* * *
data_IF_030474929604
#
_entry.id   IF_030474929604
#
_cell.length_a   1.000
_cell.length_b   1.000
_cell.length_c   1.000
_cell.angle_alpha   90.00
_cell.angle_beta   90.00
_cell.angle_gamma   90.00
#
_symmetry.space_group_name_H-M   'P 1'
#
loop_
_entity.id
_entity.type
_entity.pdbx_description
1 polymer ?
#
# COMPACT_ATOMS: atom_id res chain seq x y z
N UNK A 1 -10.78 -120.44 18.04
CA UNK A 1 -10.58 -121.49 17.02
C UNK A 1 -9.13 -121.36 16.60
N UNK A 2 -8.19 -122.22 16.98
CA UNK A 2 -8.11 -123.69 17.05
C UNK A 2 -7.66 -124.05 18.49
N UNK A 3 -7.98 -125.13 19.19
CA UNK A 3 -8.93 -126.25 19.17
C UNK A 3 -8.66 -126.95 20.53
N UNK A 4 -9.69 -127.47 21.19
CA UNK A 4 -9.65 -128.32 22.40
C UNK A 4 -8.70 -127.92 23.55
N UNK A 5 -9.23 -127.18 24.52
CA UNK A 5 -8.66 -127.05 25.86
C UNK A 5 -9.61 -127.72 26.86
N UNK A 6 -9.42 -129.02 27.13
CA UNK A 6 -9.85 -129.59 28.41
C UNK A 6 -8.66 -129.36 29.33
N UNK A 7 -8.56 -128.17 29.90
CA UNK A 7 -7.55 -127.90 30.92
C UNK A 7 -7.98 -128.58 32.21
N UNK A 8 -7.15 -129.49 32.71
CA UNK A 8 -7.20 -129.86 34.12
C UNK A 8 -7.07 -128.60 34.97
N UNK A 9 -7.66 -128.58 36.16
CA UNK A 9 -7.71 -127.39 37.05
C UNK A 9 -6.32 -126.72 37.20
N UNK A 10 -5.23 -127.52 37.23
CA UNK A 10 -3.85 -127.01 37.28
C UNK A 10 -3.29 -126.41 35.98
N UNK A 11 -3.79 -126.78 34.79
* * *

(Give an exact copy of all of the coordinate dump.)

data_IF_030474929604
#
_entry.id   IF_030474929604
#
_cell.length_a   1.000
_cell.length_b   1.000
_cell.length_c   1.000
_cell.angle_alpha   90.00
_cell.angle_beta   90.00
_cell.angle_gamma   90.00
#
_symmetry.space_group_name_H-M   'P 1'
#
loop_
_entity.id
_entity.type
_entity.pdbx_description
1 polymer ?
#
# COMPACT_ATOMS: atom_id res chain seq x y z
N UNK A 1 -10.78 -120.44 18.04
CA UNK A 1 -10.58 -121.49 17.02
C UNK A 1 -9.13 -121.36 16.60
N UNK A 2 -8.19 -122.22 16.98
CA UNK A 2 -8.11 -123.69 17.05
C UNK A 2 -7.66 -124.05 18.49
N UNK A 3 -7.98 -125.13 19.19
CA UNK A 3 -8.93 -126.25 19.17
C UNK A 3 -8.66 -126.95 20.53
N UNK A 4 -9.69 -127.47 21.19
CA UNK A 4 -9.65 -128.32 22.40
C UNK A 4 -8.70 -127.92 23.55
N UNK A 5 -9.23 -127.18 24.52
CA UNK A 5 -8.66 -127.05 25.86
C UNK A 5 -9.61 -127.72 26.86
N UNK A 6 -9.42 -129.02 27.13
CA UNK A 6 -9.85 -129.59 28.41
C UNK A 6 -8.66 -129.36 29.33
N UNK A 7 -8.56 -128.17 29.90
CA UNK A 7 -7.55 -127.90 30.92
C UNK A 7 -7.98 -128.58 32.21
N UNK A 8 -7.15 -129.49 32.71
CA UNK A 8 -7.20 -129.86 34.12
C UNK A 8 -7.07 -128.60 34.97
N UNK A 9 -7.66 -128.58 36.16
CA UNK A 9 -7.71 -127.39 37.05
C UNK A 9 -6.32 -126.72 37.20
N UNK A 10 -5.23 -127.52 37.23
CA UNK A 10 -3.85 -127.01 37.28
C UNK A 10 -3.29 -126.41 35.98
N UNK A 11 -3.79 -126.78 34.79